For the rest of the lower cabinets, we removed the doors and shelves. Then we installed two pot drawers in each section for a total of four new drawers.
With all the practice on the pullouts, the pot drawers were just as easy to install. They’re really just a deeper box with a drawer face on the front!
Coordinate the Hardware
We replaced the door knobs that were on the old doors with the matching cup handles that were already on the upper drawers. We debated about whether to centre the handles on the drawer additions, but ultimately decided to position them near the top.
The large, deep pot drawers we swapped out are just the ticket for storing pots and pans!
Finally Tons of Storage – Yay!
In the two wide drawers, we were able to store Hubs’ entire collection of Paderno cookware.
And no kitchen would be without a variety of non-stick pots and pans. Can you imagine what a mess this would be if we had to stack ALL OF THIS into a cupboard?
The pot drawers we added to the narrower bank of cupboards are great for storing glassware and a few other utensils.
You really can’t beat pot drawers for being able to easily retrieve items.
Inside the Drawers
Shallow drawers are perfect for storing spices. Don’t forget about drawer organizers for inside the drawers! Although our spice drawer already had an Ikea insert, it still looked disorganized (it suffered from ‘square peg/round hole’ syndrome).
In contrast, I designed and printed spice labels then transferred our spices to the same-sized round jars (again, from Ikea) which made a big difference. The lack of visual clutter really helps and keeps all our spices at our fingertips!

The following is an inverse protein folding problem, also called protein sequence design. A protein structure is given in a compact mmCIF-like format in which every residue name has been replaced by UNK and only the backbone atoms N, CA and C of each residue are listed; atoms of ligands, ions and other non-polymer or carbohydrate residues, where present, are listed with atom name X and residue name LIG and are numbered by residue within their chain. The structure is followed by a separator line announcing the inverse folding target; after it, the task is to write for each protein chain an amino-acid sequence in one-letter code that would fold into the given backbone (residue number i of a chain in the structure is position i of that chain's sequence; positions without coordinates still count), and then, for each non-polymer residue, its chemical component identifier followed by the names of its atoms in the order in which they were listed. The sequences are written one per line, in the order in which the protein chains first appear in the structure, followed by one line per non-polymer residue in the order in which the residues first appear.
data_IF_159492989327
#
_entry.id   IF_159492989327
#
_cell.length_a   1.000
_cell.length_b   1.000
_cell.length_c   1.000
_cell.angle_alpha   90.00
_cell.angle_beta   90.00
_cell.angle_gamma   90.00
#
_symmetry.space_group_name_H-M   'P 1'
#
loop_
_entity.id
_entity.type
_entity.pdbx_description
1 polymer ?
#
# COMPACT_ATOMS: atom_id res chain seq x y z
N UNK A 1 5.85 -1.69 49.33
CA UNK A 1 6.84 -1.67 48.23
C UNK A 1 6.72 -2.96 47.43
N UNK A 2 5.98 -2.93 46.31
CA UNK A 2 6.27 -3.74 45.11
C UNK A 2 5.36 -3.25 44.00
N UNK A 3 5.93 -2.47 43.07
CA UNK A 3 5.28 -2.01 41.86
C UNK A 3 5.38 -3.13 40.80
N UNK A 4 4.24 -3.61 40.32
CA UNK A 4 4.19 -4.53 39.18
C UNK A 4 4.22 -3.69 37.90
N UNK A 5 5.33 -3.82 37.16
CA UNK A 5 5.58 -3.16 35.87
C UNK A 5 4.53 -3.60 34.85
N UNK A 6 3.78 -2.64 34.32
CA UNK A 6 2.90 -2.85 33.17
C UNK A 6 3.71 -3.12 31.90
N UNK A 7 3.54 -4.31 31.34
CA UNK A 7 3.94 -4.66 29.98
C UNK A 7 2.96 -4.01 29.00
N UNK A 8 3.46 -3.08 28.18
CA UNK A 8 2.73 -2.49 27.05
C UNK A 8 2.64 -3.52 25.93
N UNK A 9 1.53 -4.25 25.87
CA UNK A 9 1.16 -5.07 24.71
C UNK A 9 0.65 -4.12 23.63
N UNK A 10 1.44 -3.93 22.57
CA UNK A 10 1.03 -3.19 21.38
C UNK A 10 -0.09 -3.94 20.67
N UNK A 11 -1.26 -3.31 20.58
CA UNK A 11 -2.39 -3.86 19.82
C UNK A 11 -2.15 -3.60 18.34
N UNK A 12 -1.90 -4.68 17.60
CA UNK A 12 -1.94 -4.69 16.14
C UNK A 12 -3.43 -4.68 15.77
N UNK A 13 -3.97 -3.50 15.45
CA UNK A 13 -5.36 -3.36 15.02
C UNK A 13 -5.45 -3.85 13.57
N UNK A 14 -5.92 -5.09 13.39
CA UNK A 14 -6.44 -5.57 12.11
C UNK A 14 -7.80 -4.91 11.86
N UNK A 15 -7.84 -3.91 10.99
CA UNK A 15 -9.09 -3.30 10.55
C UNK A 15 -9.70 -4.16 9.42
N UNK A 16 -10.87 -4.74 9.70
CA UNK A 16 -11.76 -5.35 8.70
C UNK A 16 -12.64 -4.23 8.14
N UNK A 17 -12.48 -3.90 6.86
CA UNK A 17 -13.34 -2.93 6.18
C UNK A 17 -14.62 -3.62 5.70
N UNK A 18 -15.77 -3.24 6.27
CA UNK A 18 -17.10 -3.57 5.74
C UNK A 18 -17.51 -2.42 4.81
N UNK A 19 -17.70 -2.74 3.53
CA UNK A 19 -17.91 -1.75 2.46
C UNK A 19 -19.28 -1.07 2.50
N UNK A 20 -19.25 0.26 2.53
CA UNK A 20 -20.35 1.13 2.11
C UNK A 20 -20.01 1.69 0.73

The next three photos will show the transition from before to during and finally after. Sadly, here’s how our kitchen looked before:
Here is the kitchen as were were about to get started on the pot drawers:
Overall, the upgraded kitchen is not only beautiful, but it’s super functional because of the addition of practical storage in the form of pullouts and pot drawers!
Even we didn’t expect the plot twist at the end of our last post – when we decided to stay after our kitchen was specifically renovated to put it on the market. The improvements we made helped solidify our decision to stay!
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Time flies at Birdz of a Feather when you’ve been nominated for an Amara Blog Award! I can’t believe there’s less than 1 day left to vote! Voting ends tomorrow at 12:00 noon BST – that’s 7:00 am eastern standard time! UPDATE: VOTING IS NOW CLOSED.
Until we unveil these stripes on our blog, please spare a few minutes to vote for us and also our fellow nominees, The Navage Patch, here:
Amara Interior Blog Awards are giving away a Leica camera to one lucky voter. Vote to be entered into the giveaway!
Sincere thanks to those who have already voted for us!!